In this article we will discuss a specific aspect of a heart infection / inflammation called viral myocarditis.
When we are hit by a virus affecting our respiratory system, Coronavirus or flu like viral infections that target the respiratory system could also lead to other vital organ complication. Even if the main attack occurs against the upper airways and lungs, there’s a possibility it can also cause complication to other vital organs. If you go to check the tissues at a microscopic level, you can identify the cells of the organism that preside in our immune system, active and operational to wipe out those viral particles are also found in those districts.
Silent viral Myocarditis is very common during a viral attack
All ideas on “influenza” as we know it, affects on the respiratory system – fever, sore throat, cough, runny nose, etc. Yet there are many other feelings of malaise affecting the body, often symptoms of acute inflammation attributable to a spread of the virus throughout the body.
Many of the people who have flu symptoms have a minimal amount of virus present in various organs. One of them is the heart, where, during the viral attack, inflammation cells can be found in greater quantities than normal.
In most people this inflammation of the heart, which is called viral myocarditis, it is totally silent. On some occasions, however, this infection / inflammation of the heart gives an obvious sign: it is the case of viral myocarditis as a real disease.
Although not excessively frequent, viral myocarditis is present in 25% -40% of heart patients who have the usual flu-like symptoms (such as fever), in association with an annoying chest pain that can develop, in some cases, in arrhythmias or acute heart failure.
Causes: who are the proponents of these acute inflammations of the heart tissue?
A series of viruses, of which we will see the main ones:
- The Coxsackie virus (10% -20%) – an intenstinal type virus (enterovirus) transmitted due to poor personal hygiene and which gives symptoms initially typical of the gastro-intestinal (vomiting, diarrhea), while only later produces cardiac problems.
- HIV (cause of AIDS): 2/3 of HIV patients have myocarditis;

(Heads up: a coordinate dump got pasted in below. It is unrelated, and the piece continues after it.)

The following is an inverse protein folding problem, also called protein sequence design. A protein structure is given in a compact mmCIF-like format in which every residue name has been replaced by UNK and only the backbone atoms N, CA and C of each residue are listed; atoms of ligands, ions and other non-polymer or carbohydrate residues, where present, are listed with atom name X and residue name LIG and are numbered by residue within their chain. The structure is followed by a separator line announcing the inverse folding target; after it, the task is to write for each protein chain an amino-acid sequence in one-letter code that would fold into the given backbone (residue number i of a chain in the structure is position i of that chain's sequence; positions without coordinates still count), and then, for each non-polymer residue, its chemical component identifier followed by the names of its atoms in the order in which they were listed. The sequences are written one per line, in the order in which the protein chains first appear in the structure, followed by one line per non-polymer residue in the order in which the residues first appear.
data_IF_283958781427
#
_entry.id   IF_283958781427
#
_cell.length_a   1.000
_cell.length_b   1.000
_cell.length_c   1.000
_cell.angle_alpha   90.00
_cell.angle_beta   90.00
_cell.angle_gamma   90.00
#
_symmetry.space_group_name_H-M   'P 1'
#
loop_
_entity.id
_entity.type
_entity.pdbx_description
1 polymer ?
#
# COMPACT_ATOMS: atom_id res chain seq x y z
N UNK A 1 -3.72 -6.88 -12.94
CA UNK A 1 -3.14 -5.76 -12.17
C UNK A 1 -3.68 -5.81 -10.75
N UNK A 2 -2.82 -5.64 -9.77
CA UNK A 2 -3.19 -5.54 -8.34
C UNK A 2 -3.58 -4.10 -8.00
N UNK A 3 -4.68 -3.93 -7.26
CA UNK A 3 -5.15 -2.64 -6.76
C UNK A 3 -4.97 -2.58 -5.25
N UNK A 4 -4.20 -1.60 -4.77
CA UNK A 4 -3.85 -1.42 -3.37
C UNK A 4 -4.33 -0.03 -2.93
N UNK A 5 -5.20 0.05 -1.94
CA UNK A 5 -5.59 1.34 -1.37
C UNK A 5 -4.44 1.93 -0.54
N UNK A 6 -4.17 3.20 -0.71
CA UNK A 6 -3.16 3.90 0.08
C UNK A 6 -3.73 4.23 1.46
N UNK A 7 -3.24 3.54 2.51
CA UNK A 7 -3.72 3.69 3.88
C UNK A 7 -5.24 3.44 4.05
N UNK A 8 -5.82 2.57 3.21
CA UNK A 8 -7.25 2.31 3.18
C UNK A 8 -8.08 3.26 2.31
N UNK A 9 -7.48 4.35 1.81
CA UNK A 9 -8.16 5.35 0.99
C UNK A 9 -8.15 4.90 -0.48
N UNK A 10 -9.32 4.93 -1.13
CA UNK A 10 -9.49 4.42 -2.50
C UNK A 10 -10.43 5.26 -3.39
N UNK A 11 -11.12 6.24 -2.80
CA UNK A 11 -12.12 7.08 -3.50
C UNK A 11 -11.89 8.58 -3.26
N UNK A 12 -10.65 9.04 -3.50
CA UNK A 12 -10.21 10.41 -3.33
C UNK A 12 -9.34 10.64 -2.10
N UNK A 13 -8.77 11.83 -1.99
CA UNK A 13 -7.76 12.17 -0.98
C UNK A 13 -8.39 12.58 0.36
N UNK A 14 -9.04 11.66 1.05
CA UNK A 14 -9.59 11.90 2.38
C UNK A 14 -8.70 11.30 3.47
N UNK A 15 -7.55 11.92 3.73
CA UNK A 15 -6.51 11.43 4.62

- Parvovirus B-19 with both respiratory and blood contact transmission causes anemia, decreased red blood cells and the most common joint pain.
- Still others are the viruses responsible for myocarditis, such as Adenoviruses, Herpes Simplex 6 (HHV-6) and Cytomegalovirus.
How do these infections work? Why are they so harmful to the heart?
During viral infection, some cells of our immune system rush to the place of infection, recalling other cells that activate the inflammatory response, causing the formation of swelling between the tissues, called edema.
The swelling that occurs, which constitutes inflammation, makes the heart work with more difficulty. The presence of inflammation cells and all the inflammatory and waste material produced by them compromises the heart cells, causing them to malfunction. Dysfunction is therefore created which consists in the worsening of cardiac contractility, essential to ensure proper blood supply of the whole organism.
Why is contractility compromised?
The damage can worsen until it becomes irreversible when there is a scarring phenomenon: this leads the heart muscle to lose the typical elasticity that allows it to enlarge and then contract, thus diminishing its ability to get the right blood supply to the rest of the organism.
In addition, the heart is equipped with particular cells (called pacemakers) capable of autonomously generating an electrical impulse: if damaged or injured they can give abnormal signals to the heart and lose coordination between the various parts of the organ, leading to quite considerable consequences such as acute heart failure or malignant arrhythmias.
Diagnosis: how do you recognize viral Myocarditis?
The first symptoms felt by the patient are a generic chest pain, fever and flu-like manifestations. It is chest pain that determines a different picture from the usual common flu symptoms and that is suspicious and must be evaluated by medical personnel. The actual final diagnosis can only be made by going to the doctor to perform an ECG and an MRI, which is the main examination since it allows you to see the edema in the myocardium well.
Who is affected by the disease?
One should not make the mistake of considering Myocarditis dangerous only for the most debilitated and delicate part of the population (elderly or immuno-suppressed), as could be done for the so-called “seasonal flu”, since the most affected are often young people, especially males.
How do you deal with Myocarditis?
Therapy, identified the trigger virus when possible, it is with antiviral drugs, in addition to ß-blockers, ACE inhibitors and diuretics – drugs useful to preserve the heart from efforts put in place to compensate for the difficult and diminished contractile ability.
Dr. Marco De Nardin, M.D.
- Viral Myocarditis (Narovlyanskaya O, Winokur EJ.): https://www.ncbi.nlm.nih.gov/pubmed/32000238
- Viral myocarditis–diagnosis, treatment options, and current controversies (Pollack A, Kontorovich AR, Fuster V, Dec GW): https://www.ncbi.nlm.nih.gov/pubmed/26194549
- Viralgenome search in myocardium of patients with fulminant myocarditis (Veronese G, Ammirati E, Brambatti M): https://www.ncbi.nlm.nih.gov/pubmed/31926056